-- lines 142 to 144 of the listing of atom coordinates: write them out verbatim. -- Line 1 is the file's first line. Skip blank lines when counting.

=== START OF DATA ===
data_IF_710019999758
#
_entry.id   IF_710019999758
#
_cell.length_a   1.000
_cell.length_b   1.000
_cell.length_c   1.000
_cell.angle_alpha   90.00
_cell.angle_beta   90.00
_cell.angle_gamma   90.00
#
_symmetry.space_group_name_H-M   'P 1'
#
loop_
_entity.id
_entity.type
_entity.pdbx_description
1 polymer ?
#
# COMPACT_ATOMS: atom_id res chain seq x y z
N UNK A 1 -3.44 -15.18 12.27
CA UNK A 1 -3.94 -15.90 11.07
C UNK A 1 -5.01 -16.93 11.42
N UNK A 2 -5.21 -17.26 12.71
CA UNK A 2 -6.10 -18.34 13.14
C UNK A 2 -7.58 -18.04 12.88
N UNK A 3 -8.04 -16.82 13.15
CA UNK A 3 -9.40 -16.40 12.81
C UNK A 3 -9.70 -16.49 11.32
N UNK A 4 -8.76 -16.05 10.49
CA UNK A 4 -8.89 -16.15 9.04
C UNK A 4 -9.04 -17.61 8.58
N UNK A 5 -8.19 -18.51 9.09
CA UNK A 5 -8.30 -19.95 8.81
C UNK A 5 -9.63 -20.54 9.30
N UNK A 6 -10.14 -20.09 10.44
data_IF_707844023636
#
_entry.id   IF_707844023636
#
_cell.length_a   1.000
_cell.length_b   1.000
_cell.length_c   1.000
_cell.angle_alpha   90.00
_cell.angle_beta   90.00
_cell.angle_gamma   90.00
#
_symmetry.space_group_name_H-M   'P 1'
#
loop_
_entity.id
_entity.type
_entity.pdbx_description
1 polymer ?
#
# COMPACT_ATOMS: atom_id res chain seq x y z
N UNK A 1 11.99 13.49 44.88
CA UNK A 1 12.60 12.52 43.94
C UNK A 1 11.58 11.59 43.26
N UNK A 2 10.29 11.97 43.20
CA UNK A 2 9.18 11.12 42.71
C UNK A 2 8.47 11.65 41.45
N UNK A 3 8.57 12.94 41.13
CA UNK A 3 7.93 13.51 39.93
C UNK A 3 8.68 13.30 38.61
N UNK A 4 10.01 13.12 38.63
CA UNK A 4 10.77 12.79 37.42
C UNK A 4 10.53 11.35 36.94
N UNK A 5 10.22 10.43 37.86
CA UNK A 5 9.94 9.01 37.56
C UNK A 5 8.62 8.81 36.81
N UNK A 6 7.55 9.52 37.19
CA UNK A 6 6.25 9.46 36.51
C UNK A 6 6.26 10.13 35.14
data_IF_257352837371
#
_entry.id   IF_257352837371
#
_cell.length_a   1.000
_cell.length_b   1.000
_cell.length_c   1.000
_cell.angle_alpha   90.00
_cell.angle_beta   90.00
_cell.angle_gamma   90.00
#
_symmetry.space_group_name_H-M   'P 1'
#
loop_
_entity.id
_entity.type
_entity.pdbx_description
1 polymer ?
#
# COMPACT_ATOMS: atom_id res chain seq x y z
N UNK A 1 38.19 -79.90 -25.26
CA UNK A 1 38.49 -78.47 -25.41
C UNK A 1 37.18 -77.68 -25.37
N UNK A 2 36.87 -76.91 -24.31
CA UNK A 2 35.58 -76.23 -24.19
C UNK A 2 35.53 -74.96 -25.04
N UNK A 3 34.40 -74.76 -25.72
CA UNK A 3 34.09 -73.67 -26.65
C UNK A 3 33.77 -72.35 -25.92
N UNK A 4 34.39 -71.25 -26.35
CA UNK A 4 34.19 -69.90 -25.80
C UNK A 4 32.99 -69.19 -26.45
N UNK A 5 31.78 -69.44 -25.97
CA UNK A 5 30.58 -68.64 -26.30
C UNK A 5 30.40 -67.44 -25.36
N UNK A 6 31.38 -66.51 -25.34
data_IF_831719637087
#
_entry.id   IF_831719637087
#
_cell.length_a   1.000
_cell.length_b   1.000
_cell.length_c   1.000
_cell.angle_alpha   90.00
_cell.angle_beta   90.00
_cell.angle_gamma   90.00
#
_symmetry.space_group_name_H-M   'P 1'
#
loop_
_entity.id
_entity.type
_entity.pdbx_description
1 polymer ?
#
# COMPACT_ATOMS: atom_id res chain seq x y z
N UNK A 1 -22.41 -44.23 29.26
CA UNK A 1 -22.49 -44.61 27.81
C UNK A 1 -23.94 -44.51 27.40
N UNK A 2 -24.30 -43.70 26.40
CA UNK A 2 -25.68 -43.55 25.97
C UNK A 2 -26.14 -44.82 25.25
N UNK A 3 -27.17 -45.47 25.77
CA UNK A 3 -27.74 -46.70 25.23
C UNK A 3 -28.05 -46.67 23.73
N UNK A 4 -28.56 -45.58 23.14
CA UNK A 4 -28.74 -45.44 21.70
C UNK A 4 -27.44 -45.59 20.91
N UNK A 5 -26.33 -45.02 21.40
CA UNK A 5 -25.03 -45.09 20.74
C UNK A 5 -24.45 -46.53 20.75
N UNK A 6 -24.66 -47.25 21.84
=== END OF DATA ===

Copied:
C UNK A 4 -27.44 -45.59 20.91
N UNK A 5 -26.33 -45.02 21.40
CA UNK A 5 -25.03 -45.09 20.74